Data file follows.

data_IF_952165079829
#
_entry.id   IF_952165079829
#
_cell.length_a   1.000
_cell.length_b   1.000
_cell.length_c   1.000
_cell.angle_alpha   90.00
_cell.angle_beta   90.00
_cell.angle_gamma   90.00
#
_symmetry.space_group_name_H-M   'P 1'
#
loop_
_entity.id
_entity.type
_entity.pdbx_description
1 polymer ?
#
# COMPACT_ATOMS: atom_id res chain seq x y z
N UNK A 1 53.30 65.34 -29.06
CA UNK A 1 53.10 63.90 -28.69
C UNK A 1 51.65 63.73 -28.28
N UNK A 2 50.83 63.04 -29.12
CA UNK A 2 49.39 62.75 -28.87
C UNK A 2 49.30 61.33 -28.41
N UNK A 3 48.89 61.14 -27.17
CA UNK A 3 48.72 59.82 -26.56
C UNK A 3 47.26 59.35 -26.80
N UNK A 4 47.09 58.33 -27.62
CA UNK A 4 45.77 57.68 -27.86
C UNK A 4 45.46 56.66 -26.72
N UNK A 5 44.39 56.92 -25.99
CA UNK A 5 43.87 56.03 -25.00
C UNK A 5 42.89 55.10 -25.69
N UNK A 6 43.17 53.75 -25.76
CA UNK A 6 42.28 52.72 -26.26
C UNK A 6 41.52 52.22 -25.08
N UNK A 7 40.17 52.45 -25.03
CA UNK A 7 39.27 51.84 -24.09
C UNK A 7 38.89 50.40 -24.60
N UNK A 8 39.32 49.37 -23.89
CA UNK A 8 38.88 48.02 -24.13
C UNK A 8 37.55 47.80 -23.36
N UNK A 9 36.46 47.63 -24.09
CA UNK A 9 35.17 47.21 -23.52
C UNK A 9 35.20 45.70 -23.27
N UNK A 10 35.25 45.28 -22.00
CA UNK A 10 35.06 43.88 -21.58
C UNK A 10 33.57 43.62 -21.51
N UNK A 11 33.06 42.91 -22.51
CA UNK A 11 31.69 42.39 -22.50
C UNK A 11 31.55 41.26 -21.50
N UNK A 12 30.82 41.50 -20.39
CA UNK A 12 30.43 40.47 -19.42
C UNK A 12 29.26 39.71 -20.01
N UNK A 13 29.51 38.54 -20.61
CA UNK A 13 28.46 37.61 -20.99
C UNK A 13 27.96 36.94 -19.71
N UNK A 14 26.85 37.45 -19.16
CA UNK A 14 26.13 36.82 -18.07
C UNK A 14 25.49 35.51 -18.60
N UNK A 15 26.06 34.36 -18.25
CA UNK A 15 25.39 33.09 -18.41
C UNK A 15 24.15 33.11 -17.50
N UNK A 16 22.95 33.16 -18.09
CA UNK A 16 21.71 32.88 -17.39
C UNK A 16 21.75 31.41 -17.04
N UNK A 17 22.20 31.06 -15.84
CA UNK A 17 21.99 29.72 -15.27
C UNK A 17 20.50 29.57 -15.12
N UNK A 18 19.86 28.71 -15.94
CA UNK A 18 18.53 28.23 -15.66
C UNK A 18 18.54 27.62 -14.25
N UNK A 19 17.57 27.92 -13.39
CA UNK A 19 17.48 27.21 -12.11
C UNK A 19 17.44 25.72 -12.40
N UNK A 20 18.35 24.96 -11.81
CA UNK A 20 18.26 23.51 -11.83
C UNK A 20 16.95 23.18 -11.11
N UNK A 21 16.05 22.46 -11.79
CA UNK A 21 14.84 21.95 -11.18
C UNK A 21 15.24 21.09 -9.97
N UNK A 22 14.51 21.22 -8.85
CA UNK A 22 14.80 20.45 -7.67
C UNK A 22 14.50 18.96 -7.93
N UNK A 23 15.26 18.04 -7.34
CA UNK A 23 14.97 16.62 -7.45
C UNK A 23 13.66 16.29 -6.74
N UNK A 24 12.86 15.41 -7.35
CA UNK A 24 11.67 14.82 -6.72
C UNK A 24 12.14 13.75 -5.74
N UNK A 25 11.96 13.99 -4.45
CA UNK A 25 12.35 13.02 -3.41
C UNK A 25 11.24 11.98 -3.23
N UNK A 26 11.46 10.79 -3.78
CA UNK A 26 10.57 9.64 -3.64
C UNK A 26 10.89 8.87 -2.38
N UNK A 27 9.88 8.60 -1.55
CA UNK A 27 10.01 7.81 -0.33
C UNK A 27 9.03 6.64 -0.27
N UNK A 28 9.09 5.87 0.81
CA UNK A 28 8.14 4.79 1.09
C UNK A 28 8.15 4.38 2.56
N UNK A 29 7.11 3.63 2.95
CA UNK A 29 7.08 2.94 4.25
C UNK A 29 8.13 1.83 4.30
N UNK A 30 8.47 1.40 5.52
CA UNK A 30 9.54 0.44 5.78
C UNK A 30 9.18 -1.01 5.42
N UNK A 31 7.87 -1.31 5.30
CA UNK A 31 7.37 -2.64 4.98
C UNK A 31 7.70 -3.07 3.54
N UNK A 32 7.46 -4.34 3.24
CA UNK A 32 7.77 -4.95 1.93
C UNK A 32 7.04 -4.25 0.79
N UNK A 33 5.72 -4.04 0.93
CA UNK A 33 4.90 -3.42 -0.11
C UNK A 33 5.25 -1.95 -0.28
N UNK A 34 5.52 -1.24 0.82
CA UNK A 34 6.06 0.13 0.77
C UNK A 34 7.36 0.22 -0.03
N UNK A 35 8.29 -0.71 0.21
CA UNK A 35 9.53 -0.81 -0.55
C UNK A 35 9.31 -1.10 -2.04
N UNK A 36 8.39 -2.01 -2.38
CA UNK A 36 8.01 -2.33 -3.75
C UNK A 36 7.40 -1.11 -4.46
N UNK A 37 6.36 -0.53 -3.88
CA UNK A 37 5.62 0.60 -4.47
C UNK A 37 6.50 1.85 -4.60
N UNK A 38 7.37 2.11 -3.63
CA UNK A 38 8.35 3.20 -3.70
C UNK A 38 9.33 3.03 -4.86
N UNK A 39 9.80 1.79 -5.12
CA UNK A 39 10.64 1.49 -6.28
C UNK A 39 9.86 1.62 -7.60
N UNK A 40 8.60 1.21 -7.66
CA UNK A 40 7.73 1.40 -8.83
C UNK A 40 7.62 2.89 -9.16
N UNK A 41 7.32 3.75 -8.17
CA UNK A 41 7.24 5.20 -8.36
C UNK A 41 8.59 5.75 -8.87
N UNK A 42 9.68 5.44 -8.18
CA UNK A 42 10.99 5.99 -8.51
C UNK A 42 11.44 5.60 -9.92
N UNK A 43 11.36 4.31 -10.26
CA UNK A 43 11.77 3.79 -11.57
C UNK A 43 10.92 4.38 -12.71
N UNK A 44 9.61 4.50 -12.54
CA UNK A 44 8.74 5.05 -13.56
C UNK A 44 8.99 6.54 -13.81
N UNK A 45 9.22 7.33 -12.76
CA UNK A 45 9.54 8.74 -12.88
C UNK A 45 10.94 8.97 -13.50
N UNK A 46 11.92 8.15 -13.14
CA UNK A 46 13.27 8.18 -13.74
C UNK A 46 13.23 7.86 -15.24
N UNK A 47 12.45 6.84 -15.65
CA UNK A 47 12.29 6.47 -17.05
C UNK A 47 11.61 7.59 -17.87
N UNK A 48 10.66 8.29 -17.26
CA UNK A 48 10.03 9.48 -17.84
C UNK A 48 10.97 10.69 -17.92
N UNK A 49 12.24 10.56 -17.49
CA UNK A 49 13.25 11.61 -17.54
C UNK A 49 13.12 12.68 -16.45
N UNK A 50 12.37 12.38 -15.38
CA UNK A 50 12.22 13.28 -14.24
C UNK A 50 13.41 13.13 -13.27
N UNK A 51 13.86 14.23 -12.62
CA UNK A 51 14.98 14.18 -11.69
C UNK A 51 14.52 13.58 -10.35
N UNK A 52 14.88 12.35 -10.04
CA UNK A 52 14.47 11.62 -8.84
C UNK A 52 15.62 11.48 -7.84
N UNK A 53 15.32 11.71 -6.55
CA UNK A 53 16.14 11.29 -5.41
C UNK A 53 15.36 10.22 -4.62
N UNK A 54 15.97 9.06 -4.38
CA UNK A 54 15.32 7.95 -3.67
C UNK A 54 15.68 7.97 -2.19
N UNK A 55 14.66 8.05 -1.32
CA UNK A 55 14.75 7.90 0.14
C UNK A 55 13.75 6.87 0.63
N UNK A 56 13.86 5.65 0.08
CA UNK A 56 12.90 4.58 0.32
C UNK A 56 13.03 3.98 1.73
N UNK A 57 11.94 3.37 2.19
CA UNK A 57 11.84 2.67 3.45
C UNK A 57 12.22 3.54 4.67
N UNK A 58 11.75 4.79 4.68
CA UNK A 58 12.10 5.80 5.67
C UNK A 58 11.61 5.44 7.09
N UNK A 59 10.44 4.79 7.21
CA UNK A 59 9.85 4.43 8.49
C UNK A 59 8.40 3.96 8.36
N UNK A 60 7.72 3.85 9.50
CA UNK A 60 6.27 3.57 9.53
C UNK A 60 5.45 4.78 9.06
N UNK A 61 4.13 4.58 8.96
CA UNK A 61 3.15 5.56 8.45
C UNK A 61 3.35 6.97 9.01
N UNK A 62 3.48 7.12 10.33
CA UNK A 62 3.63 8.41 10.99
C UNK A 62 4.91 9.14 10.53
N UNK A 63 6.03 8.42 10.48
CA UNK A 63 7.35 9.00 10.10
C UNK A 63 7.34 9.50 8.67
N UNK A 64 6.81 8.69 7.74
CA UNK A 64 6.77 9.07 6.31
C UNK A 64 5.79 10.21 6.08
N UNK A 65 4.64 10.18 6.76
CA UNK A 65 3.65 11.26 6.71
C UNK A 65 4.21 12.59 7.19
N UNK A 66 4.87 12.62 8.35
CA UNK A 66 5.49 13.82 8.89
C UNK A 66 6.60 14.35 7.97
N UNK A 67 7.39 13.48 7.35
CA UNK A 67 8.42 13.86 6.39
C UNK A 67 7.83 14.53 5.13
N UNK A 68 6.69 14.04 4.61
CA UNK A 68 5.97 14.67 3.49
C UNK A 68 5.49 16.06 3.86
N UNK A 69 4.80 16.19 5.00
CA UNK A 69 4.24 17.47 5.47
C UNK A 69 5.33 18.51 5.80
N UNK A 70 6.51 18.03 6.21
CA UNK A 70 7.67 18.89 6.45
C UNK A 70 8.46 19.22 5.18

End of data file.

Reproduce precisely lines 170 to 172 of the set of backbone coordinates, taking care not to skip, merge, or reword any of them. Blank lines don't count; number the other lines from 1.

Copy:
C UNK A 50 13.41 13.13 -13.27
N UNK A 51 13.86 14.23 -12.62
CA UNK A 51 14.98 14.18 -11.69